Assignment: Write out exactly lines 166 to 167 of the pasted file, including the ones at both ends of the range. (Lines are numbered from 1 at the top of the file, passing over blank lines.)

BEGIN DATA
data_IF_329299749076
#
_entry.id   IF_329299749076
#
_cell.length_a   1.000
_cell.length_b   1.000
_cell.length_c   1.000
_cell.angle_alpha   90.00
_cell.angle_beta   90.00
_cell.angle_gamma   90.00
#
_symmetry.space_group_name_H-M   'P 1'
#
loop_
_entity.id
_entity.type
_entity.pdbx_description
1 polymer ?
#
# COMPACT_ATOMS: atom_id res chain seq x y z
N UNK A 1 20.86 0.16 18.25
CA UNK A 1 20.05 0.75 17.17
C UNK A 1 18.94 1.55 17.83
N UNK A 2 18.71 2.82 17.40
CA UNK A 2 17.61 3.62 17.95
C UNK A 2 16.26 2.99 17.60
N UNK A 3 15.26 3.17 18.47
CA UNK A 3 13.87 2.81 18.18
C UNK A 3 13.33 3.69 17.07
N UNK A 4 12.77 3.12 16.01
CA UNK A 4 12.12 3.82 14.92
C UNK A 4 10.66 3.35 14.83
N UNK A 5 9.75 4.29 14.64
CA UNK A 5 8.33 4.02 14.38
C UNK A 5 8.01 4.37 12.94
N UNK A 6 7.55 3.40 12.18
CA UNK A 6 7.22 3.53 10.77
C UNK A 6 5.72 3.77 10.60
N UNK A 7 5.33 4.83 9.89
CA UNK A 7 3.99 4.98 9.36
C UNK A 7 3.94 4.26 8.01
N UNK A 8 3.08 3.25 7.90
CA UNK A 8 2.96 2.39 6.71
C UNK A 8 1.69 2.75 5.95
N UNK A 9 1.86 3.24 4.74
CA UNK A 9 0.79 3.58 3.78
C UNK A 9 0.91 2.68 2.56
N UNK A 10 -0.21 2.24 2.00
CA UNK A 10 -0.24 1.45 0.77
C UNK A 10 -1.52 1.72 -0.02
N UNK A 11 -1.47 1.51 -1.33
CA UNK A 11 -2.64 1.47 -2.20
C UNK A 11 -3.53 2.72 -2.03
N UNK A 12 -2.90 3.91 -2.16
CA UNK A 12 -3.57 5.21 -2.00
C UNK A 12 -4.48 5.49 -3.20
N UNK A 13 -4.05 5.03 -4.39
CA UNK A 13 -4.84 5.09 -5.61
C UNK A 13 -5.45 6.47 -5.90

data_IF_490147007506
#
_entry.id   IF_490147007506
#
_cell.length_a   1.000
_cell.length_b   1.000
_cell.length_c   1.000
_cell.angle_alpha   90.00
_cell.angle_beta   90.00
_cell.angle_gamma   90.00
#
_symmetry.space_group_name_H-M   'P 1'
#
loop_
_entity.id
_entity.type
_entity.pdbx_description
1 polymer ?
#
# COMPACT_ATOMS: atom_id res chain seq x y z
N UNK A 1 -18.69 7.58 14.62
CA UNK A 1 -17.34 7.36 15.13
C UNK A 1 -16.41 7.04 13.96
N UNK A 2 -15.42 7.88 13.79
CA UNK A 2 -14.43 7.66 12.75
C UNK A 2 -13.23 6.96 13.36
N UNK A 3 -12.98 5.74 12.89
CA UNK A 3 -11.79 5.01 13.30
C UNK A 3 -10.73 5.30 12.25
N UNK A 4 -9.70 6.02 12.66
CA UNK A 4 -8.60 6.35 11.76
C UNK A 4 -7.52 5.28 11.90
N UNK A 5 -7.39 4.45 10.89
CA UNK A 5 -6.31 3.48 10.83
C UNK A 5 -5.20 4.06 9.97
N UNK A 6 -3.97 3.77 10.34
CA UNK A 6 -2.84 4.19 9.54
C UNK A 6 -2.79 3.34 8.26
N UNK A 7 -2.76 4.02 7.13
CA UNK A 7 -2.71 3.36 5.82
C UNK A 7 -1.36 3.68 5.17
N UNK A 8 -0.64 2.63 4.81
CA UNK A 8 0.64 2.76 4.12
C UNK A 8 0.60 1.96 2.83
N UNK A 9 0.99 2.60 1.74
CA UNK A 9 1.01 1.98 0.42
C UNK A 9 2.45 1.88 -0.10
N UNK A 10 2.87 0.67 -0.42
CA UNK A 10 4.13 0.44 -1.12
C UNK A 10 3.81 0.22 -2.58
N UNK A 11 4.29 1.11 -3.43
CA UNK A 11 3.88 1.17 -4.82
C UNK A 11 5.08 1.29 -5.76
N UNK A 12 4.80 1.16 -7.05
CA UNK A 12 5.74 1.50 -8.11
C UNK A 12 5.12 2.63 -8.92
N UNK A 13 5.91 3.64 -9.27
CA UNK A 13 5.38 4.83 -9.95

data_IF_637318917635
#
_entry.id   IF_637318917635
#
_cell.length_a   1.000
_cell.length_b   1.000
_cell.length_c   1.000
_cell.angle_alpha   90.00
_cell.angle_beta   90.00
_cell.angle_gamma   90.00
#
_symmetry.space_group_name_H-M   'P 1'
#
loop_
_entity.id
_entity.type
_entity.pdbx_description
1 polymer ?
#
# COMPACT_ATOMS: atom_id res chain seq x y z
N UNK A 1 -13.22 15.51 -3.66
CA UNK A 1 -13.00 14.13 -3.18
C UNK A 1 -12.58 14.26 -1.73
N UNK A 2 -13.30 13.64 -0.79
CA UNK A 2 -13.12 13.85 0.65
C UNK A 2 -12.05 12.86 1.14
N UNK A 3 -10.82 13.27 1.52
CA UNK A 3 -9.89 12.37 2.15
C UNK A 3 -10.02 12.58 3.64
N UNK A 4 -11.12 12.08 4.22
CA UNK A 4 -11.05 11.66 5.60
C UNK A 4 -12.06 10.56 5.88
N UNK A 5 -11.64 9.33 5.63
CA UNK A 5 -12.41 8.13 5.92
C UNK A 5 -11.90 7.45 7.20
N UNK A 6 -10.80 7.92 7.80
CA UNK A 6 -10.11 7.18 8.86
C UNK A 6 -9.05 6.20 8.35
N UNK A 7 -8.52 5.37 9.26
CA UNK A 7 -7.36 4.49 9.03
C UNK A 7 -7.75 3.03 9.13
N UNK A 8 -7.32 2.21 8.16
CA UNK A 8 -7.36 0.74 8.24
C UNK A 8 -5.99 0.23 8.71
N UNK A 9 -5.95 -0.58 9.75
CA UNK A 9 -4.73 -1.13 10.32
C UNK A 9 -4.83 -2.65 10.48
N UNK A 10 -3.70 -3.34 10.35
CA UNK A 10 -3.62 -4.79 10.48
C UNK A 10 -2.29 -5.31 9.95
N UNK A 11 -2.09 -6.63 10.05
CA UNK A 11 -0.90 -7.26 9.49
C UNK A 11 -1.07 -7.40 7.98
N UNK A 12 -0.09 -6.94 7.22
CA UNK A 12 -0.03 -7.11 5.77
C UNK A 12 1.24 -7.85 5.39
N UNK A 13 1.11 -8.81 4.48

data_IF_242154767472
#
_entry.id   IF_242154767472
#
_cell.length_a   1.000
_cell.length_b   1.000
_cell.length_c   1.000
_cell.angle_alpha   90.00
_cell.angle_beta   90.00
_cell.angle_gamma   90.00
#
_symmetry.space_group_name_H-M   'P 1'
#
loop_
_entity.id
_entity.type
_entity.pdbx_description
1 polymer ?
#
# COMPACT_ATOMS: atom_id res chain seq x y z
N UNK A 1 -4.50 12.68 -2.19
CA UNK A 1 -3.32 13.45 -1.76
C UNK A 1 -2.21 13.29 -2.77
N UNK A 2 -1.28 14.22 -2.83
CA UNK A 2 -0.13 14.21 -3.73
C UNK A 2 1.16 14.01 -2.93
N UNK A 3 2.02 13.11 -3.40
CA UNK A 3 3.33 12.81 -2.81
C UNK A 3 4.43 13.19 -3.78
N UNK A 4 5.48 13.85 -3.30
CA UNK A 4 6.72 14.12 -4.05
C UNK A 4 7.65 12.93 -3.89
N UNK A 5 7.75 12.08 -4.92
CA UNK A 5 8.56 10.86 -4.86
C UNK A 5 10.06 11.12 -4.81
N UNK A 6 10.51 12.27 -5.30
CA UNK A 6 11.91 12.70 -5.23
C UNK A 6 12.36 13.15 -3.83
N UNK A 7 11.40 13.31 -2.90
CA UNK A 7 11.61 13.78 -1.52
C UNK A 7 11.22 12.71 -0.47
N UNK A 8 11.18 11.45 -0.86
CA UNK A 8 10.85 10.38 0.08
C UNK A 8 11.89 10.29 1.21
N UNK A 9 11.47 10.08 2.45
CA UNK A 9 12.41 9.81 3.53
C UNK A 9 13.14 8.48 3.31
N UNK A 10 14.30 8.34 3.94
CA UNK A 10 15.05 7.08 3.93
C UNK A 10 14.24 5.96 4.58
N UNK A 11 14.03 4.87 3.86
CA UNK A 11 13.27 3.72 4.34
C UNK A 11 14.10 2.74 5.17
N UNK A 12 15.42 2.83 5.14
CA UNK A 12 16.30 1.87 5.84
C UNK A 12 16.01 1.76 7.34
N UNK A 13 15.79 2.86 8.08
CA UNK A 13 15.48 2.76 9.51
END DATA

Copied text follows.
CA UNK A 10 -3.62 -4.79 10.48
C UNK A 10 -2.29 -5.31 9.95